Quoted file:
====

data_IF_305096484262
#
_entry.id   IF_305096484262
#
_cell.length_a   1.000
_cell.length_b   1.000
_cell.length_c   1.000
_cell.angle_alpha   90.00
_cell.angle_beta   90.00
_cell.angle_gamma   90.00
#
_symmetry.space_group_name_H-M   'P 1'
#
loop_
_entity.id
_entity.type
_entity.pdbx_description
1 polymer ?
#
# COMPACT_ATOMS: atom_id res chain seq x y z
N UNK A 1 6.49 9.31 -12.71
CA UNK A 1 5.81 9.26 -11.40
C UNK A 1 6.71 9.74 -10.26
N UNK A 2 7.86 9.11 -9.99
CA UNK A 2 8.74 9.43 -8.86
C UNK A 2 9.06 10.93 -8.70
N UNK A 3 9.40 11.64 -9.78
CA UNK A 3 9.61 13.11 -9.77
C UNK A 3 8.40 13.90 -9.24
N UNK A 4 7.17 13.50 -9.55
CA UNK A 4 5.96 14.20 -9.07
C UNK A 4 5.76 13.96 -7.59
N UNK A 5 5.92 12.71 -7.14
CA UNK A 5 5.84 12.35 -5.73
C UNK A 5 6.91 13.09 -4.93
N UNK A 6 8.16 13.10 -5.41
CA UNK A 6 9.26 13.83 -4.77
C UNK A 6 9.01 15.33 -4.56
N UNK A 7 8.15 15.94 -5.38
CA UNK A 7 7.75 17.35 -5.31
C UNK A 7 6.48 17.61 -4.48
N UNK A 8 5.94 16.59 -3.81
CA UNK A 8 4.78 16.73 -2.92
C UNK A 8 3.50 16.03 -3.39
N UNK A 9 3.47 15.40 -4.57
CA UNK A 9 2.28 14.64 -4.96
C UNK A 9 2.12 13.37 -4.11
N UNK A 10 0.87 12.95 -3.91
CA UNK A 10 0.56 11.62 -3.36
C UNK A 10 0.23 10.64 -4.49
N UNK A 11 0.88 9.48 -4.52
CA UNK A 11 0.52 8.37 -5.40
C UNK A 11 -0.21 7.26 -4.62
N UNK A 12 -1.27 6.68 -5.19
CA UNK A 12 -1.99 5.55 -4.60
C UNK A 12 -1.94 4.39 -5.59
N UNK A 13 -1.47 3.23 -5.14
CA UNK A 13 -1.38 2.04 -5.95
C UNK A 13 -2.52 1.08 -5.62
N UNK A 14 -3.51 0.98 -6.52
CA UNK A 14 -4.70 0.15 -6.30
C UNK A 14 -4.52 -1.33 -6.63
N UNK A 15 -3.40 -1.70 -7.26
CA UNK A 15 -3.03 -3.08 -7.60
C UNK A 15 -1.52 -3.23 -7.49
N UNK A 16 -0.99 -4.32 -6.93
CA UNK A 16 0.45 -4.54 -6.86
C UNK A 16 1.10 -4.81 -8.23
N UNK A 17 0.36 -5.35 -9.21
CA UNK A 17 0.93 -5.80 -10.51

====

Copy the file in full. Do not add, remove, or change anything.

data_IF_305096484262
#
_entry.id   IF_305096484262
#
_cell.length_a   1.000
_cell.length_b   1.000
_cell.length_c   1.000
_cell.angle_alpha   90.00
_cell.angle_beta   90.00
_cell.angle_gamma   90.00
#
_symmetry.space_group_name_H-M   'P 1'
#
loop_
_entity.id
_entity.type
_entity.pdbx_description
1 polymer ?
#
# COMPACT_ATOMS: atom_id res chain seq x y z
N UNK A 1 6.49 9.31 -12.71
CA UNK A 1 5.81 9.26 -11.40
C UNK A 1 6.71 9.74 -10.26
N UNK A 2 7.86 9.11 -9.99
CA UNK A 2 8.74 9.43 -8.86
C UNK A 2 9.06 10.93 -8.70
N UNK A 3 9.40 11.64 -9.78
CA UNK A 3 9.61 13.11 -9.77
C UNK A 3 8.40 13.90 -9.24
N UNK A 4 7.17 13.50 -9.55
CA UNK A 4 5.96 14.20 -9.07
C UNK A 4 5.76 13.96 -7.59
N UNK A 5 5.92 12.71 -7.14
CA UNK A 5 5.84 12.35 -5.73
C UNK A 5 6.91 13.09 -4.93
N UNK A 6 8.16 13.10 -5.41
CA UNK A 6 9.26 13.83 -4.77
C UNK A 6 9.01 15.33 -4.56
N UNK A 7 8.15 15.94 -5.38
CA UNK A 7 7.75 17.35 -5.31
C UNK A 7 6.48 17.61 -4.48
N UNK A 8 5.94 16.59 -3.81
CA UNK A 8 4.78 16.73 -2.92
C UNK A 8 3.50 16.03 -3.39
N UNK A 9 3.47 15.40 -4.57
CA UNK A 9 2.28 14.64 -4.96
C UNK A 9 2.12 13.37 -4.11
N UNK A 10 0.87 12.95 -3.91
CA UNK A 10 0.56 11.62 -3.36
C UNK A 10 0.23 10.64 -4.49
N UNK A 11 0.88 9.48 -4.52
CA UNK A 11 0.52 8.37 -5.40
C UNK A 11 -0.21 7.26 -4.62
N UNK A 12 -1.27 6.68 -5.19
CA UNK A 12 -1.99 5.55 -4.60
C UNK A 12 -1.94 4.39 -5.59
N UNK A 13 -1.47 3.23 -5.14
CA UNK A 13 -1.38 2.04 -5.95
C UNK A 13 -2.52 1.08 -5.62
N UNK A 14 -3.51 0.98 -6.52
CA UNK A 14 -4.70 0.15 -6.30
C UNK A 14 -4.52 -1.33 -6.63
N UNK A 15 -3.40 -1.70 -7.26
CA UNK A 15 -3.03 -3.08 -7.60
C UNK A 15 -1.52 -3.23 -7.49
N UNK A 16 -0.99 -4.32 -6.93
CA UNK A 16 0.45 -4.54 -6.86
C UNK A 16 1.10 -4.81 -8.23
N UNK A 17 0.36 -5.35 -9.21
CA UNK A 17 0.93 -5.80 -10.51